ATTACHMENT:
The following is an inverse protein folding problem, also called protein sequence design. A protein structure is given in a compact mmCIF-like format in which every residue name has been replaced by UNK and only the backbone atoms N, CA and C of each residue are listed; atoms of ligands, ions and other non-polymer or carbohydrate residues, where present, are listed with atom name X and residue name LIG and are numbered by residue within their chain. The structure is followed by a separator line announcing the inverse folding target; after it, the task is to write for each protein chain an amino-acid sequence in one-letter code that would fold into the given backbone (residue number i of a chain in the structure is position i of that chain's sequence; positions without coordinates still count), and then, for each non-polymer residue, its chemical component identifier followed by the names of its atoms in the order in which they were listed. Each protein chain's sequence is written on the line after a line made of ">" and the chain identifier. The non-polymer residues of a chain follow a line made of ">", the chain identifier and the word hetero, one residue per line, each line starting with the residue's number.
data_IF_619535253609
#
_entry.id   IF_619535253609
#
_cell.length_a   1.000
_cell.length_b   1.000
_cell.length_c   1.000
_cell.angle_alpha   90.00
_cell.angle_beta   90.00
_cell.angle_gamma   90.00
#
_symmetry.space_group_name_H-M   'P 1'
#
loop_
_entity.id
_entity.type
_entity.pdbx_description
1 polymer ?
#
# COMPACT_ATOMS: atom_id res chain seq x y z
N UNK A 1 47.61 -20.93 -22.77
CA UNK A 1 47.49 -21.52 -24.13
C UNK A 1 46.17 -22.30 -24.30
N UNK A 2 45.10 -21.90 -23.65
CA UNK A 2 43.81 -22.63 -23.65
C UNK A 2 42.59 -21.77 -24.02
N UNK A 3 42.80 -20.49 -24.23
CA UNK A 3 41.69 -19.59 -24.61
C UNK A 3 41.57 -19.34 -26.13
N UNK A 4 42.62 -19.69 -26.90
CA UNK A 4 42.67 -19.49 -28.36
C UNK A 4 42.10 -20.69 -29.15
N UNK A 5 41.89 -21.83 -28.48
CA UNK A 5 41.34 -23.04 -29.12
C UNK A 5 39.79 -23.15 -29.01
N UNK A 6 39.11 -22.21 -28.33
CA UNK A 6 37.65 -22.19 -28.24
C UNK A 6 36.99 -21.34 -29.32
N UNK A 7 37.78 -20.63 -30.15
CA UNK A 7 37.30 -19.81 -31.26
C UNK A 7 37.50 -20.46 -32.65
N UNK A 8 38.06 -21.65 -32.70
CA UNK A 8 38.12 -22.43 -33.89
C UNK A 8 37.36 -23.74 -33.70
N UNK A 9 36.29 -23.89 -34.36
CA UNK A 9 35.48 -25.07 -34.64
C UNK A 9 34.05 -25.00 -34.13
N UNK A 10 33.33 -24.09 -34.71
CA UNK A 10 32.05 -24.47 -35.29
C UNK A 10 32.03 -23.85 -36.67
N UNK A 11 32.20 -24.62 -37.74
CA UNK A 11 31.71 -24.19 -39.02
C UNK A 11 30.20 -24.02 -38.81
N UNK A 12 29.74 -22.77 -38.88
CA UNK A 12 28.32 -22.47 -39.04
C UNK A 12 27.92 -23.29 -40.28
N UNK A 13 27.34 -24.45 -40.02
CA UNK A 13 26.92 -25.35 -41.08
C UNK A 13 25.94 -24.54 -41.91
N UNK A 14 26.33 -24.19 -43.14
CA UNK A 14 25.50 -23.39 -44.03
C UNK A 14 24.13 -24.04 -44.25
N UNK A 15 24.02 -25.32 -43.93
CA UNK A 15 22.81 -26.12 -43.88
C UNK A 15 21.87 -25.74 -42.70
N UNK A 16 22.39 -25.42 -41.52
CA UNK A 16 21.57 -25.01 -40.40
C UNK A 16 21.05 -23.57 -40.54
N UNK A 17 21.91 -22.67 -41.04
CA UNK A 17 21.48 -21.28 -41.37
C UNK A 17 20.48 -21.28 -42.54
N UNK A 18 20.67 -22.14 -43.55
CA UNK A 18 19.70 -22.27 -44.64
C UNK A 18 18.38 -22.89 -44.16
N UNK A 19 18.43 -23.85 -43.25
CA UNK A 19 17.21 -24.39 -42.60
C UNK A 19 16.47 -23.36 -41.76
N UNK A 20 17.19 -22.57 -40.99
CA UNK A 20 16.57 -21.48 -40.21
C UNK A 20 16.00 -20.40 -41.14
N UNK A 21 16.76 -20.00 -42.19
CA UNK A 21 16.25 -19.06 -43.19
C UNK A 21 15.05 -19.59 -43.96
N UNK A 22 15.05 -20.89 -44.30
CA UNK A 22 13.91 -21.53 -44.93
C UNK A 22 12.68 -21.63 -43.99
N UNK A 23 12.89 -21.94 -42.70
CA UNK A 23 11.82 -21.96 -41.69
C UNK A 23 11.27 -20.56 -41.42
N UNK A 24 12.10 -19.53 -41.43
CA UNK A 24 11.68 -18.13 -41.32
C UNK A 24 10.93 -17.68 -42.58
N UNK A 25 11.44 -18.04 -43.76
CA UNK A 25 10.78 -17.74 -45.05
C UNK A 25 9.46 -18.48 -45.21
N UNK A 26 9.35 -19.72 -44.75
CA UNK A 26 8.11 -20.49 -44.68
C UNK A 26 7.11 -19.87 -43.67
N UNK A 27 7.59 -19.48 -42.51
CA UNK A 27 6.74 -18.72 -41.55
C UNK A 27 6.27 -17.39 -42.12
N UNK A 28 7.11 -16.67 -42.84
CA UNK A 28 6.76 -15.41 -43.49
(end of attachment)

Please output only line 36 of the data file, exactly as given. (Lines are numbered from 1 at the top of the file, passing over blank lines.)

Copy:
C UNK A 5 39.79 -23.15 -29.01